The first round of companies that received i4i Connect funding included Rapid Rhythm Ltd for its diagnostic ECG for rapid diagnosis and treatment of heart conditions such as atrial fibrillation, a major cause of stroke; MIRA Rehab Ltd, to help with the development of its virtual physiotherapy programme, which turns physiotherapy exercises into fun-to-play video games; and Therapy Box, to develop a speech articulation rehabilitation app for children and young people which gives them greater autonomy through an automated evaluation tool. We are supporting all of these companies with the development of their products so that they can reach a stage where they can benefit patients.

Running your clinical investigation in the NHS

Through the NIHR’s Study Support Service, companies can access a national network of research sites that span the country and are available for them to run their clinical investigations. This NIHR’s Clinical Research Network connects individual research sites to enable a ‘do once and share’ approach to study delivery. Companies can use this service regardless of location, study type, study size, or therapy area.

We can help companies to determine if their study is compatible with UK clinical practice and advise if it can be delivered successfully in the NHS. We can also help identify barriers to recruitment, and offer solutions and strategies to help overcome those barriers. Even if a company’s study is already underway, we can help troubleshoot issues and obstacles. Our aim is to increase a company’s chances of delivering its study on time and meeting its recruitment target.

This support was vital for MedTech SME Healum in its development of a digital solution that enables healthcare professionals to empower, support and motivate patients to make healthier choices to tackle chronic diseases.

The product is formed of two parts: an online software for use by GPs, which is then  linked to a mobile app for use by patients. The product enables the patient and GP to work together to manage the patient’s condition and co-create a customised healthcare plan. It has the ability to track key health indicators such as cholesterol, weight, blood pressure, blood glucose, sleep and exercise (if linked to a wearable). It also has the functionality to set goals and track metrics to measure progress and for the GP to recommend exercise classes and healthy eating plans. The result is a convenient, personalised, interactive healthcare plan which helps to keep the patient engaged.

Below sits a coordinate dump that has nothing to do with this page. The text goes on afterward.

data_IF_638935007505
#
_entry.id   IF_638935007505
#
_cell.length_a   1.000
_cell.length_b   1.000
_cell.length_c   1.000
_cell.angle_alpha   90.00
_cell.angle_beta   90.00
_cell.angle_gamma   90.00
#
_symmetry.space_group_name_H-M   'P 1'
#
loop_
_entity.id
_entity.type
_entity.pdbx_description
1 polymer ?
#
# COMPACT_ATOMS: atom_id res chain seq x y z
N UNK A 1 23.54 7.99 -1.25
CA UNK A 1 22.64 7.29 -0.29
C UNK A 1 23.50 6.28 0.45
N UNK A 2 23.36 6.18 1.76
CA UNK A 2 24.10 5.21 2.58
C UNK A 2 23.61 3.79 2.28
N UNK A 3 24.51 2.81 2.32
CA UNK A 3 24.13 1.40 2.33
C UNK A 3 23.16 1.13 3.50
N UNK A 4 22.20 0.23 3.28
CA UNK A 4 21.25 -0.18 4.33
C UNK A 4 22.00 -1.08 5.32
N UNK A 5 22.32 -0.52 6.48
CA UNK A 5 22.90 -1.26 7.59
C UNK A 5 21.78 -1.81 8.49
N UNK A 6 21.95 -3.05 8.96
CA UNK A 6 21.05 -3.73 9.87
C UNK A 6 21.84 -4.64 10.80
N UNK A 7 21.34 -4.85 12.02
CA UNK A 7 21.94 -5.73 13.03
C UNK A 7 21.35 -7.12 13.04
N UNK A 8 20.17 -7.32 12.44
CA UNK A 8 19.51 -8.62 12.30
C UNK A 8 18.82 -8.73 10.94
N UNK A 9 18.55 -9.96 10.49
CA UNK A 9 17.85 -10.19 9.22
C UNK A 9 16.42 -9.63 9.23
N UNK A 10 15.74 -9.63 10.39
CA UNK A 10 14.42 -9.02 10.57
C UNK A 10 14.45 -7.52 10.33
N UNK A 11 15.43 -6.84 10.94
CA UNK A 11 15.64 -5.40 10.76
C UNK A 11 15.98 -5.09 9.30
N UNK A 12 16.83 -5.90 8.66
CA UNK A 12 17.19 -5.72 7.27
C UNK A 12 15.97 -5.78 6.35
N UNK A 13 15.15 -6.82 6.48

With the help of the NIHR Study Support Service, Healum received advice about the feasibility of the clinical investigation to test the app and some potential problems were highlighted. They also received help finding sites and accessed the study set-up service to ensure that the pilot study was carried out according to budget. This support has meant that Healum has been able to quickly move onto the next stage of its product development. 

Developing the health technology of tomorrow

By working with the NIHR and accessing the support and funding that I have described, companies are able to develop and test their new technology with the clinicians and healthcare professionals who will ultimately be using their products. Equally, the clinicians who are at the forefront of their fields get to work with companies developing innovative healthcare products at an early stage and can test this new technology as it is being developed.

It is by bringing all of this expertise together that we can help to speed up the development process and generate the evidence needed to meet our ultimate goal of getting new treatments and products to patients faster.